Other Oriental Plants, Flowers and Trees
Japanese Garden Design
Although your first choice for any Japanese garden plants will likely be an acer (maple) or two, a pot of tall bamboo or perhaps an azalea, there are many, many other possibilities that can add instant 'age' to your garden, particularly when large specimens are chosen.
Always do some prior research before your purchase, making sure that you have the correct growing conditions required and the necessary space for your plant to grow happily.
In any 'normal' garden, the fact that a white or black pine tree may get too tall for its position would make it an impractical choice.
However, in a Japanese garden, it is quite common for pine trees and other species to be pruned into attractive shapes, with cloud-like branches and foliage pads, thereby keeping them artificially dwarfed and stopping them from outgrowing their allocated space.
Japanese cherry blossom trees are a real must if you have the space, with festivals being dedicated to these beautiful springtime flowers all over the world.
The choice of cherry (prunus) tree cultivars is extensive and if you are looking for a really authentic variety for a relatively small garden, then prunus serrulata 'Kanzan' is a reliable cultivar, with its double pink flowers being a real spectacle and transforming the tree into a giant mass of candyfloss for a few weeks each year.
A magnolia is another popular flowering tree that brings an endless amount of seasonality to a Japanese garden, with large tulip-like flowers adorning the branches of this tree as soon as it starts to awaken after a cold winter.
For a vibrant butter-yellow autumnal display, a ginkgo biloba (maidenhair tree) is a real must, with this typically oriental tree being planted in countless Japanese gardens throughout the world. Known for its heart-shaped leaves and medicinal uses, ginkgo trees have a very upright growth habit and although deciduous, this species does belong to the coniferous family.
Suitable to grow in a pot or in the ground, climbing Chinese (sinensis) and Japanese (floribunda) wisterias can be trained over a pergola or even grown as spreading standard trees, where a single stem is trained up a strong post.
By trimming the shoots towards the end of the summer, the wisteria can be shaped as a giant umbrella, with the spring bringing a spectacular display of cascading purple flower racemes.
Sacred Bamboo, Ferns and Flowers
Other plants that don't look out of place in a Japanese garden are hostas and ferns, both of which favour a slightly shady and damp position. Nandina domestica (domestic heavenly / sacred bamboo) is a reliable plant, with its white flowers appearing in the early part of summer, followed by delicate bronze-coloured leaves that soon turn green.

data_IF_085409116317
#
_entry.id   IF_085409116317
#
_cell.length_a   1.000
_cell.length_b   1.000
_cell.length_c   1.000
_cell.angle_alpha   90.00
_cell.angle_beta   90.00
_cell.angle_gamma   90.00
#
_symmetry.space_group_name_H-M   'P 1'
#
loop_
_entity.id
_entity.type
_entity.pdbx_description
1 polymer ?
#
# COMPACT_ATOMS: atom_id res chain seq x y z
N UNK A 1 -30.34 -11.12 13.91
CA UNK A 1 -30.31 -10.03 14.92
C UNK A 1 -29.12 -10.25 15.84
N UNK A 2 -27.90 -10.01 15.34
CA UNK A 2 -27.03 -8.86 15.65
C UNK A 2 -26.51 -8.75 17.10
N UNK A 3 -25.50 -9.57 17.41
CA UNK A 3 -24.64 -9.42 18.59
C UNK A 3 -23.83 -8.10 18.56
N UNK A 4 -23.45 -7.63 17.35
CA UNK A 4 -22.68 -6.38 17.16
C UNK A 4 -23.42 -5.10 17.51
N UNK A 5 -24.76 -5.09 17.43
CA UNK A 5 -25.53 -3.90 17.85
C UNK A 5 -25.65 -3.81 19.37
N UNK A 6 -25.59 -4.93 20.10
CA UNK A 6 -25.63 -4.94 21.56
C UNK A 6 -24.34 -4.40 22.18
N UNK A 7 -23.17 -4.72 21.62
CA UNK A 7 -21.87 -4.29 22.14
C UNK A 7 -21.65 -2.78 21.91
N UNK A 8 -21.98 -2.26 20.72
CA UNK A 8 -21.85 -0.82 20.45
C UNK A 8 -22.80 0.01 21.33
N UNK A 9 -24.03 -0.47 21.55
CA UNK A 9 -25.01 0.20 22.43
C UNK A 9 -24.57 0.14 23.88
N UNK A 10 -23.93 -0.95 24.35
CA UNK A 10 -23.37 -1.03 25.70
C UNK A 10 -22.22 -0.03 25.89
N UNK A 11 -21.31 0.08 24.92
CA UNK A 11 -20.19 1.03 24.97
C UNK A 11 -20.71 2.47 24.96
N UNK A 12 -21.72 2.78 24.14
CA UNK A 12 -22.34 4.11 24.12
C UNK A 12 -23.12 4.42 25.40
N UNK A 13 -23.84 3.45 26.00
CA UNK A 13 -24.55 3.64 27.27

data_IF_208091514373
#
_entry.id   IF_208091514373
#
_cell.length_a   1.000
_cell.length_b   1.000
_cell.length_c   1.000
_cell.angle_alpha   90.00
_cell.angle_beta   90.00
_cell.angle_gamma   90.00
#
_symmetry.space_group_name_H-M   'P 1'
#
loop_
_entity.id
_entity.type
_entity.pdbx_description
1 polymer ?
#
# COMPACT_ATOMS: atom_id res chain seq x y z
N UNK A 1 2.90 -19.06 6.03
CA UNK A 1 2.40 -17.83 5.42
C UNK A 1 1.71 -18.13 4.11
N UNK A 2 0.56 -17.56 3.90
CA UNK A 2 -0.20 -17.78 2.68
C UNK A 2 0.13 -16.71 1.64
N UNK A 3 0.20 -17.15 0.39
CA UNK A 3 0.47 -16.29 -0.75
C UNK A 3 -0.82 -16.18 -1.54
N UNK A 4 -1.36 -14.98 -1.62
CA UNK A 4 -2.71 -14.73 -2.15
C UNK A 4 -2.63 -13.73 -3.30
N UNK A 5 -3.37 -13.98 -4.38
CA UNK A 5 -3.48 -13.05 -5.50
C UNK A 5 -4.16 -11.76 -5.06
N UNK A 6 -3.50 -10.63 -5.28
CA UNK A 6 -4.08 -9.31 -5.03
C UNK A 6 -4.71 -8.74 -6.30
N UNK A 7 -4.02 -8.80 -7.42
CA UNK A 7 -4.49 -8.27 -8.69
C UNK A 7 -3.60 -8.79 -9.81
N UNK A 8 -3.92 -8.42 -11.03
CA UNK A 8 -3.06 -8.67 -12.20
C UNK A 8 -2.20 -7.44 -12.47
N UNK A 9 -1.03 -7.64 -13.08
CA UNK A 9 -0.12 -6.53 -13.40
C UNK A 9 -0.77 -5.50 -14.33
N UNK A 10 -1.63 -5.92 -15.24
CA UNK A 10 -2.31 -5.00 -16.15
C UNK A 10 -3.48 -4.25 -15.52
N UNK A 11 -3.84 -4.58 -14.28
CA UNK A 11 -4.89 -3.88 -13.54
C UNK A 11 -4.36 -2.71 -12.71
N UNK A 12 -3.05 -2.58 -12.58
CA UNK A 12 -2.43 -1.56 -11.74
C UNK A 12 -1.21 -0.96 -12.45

Iris plants also provide the garden with a mass of seasonal blooms, flowering in the early summer with showy white, yellow and purple blossoms. Also providing a splash of colour, montbretia (crocosmia) comes with grass like foliage, being perfect for a shady corner and boasting delicate orange flowers towards the end of the summer.
Camelias and Herbaceous Plants
A camelia or two may well appeal, provided that you have an ericaceous soil. For showy pastel pink flowers from summer into autumn, herbaceous Japanese anemones are highly recommended, although they should be given plenty of room, since they have a tendency of spreading and quickly filling large spaces with their potentially invasive growth habit.
Quicker growing than a Japanese maple (acer palmatum), but boasting similar leaves and a spectacular autumn colour, is the liquidambar tree (sweetgum), while for dissected foliage, a cut-leaf elder may be worth planting. Suitable elder varieties include Sambucus racemosa 'Sutherland Gold' (green) and Sambucus nigra laciniata (purple).
Moss and Groundcover Plants
Moss is always an important part of any Japanese garden, although it requires damp and shady conditions to grow well, and blackbirds can often pull a moss lawn to pieces looking for grubs. Therefore, many Western gardeners prefer to use substitute groundcover plants, which have the appearance of moss but are easier to grow.
Suitable moss replacements include 'mind your own business' or 'baby's tears' (soleirolia soleirolii), Corsican mint (mentha requienii), non-flowering lawn camomile (chamaemelum nobile Treneague) and leptinella (cotula minima), all of which come with delicate green leaves, although these plants can be invasive unless kept under control. Some varieties of thyme, sedum and other Alpine plants may also be suitable, having the advantage that they flower as well as providing a dense carpet of green foliage.